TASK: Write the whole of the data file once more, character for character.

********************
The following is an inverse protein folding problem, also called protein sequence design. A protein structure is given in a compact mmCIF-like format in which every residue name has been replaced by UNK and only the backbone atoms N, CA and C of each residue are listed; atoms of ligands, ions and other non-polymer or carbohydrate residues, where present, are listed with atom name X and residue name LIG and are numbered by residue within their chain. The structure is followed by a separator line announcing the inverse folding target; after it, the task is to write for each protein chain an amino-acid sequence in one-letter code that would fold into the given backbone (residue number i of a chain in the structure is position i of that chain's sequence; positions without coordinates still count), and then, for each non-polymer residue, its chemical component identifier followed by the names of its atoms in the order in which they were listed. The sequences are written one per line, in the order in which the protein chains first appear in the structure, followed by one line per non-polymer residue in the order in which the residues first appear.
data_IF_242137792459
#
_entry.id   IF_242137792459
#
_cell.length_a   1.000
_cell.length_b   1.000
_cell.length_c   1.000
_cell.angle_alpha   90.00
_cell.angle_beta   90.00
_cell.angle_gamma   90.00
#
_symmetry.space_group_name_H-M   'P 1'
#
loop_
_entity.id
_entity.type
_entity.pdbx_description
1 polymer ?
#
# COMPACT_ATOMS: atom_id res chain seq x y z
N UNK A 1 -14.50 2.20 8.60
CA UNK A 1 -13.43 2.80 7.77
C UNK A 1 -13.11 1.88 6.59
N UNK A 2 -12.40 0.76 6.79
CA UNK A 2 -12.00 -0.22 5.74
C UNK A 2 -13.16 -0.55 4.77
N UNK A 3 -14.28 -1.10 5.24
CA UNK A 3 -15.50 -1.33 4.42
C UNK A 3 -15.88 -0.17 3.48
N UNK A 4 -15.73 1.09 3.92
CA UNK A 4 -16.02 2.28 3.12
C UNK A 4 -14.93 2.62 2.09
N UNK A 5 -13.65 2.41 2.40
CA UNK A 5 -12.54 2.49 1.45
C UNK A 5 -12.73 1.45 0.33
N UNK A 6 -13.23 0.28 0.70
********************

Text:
The following is an inverse protein folding problem, also called protein sequence design. A protein structure is given in a compact mmCIF-like format in which every residue name has been replaced by UNK and only the backbone atoms N, CA and C of each residue are listed; atoms of ligands, ions and other non-polymer or carbohydrate residues, where present, are listed with atom name X and residue name LIG and are numbered by residue within their chain. The structure is followed by a separator line announcing the inverse folding target; after it, the task is to write for each protein chain an amino-acid sequence in one-letter code that would fold into the given backbone (residue number i of a chain in the structure is position i of that chain's sequence; positions without coordinates still count), and then, for each non-polymer residue, its chemical component identifier followed by the names of its atoms in the order in which they were listed. The sequences are written one per line, in the order in which the protein chains first appear in the structure, followed by one line per non-polymer residue in the order in which the residues first appear.
data_IF_242137792459
#
_entry.id   IF_242137792459
#
_cell.length_a   1.000
_cell.length_b   1.000
_cell.length_c   1.000
_cell.angle_alpha   90.00
_cell.angle_beta   90.00
_cell.angle_gamma   90.00
#
_symmetry.space_group_name_H-M   'P 1'
#
loop_
_entity.id
_entity.type
_entity.pdbx_description
1 polymer ?
#
# COMPACT_ATOMS: atom_id res chain seq x y z
N UNK A 1 -14.50 2.20 8.60
CA UNK A 1 -13.43 2.80 7.77
C UNK A 1 -13.11 1.88 6.59
N UNK A 2 -12.40 0.76 6.79
CA UNK A 2 -12.00 -0.22 5.74
C UNK A 2 -13.16 -0.55 4.77
N UNK A 3 -14.28 -1.10 5.24
CA UNK A 3 -15.50 -1.33 4.42
C UNK A 3 -15.88 -0.17 3.48
N UNK A 4 -15.73 1.09 3.92
CA UNK A 4 -16.02 2.28 3.12
C UNK A 4 -14.93 2.62 2.09
N UNK A 5 -13.65 2.41 2.40
CA UNK A 5 -12.54 2.49 1.45
C UNK A 5 -12.73 1.45 0.33
N UNK A 6 -13.23 0.28 0.70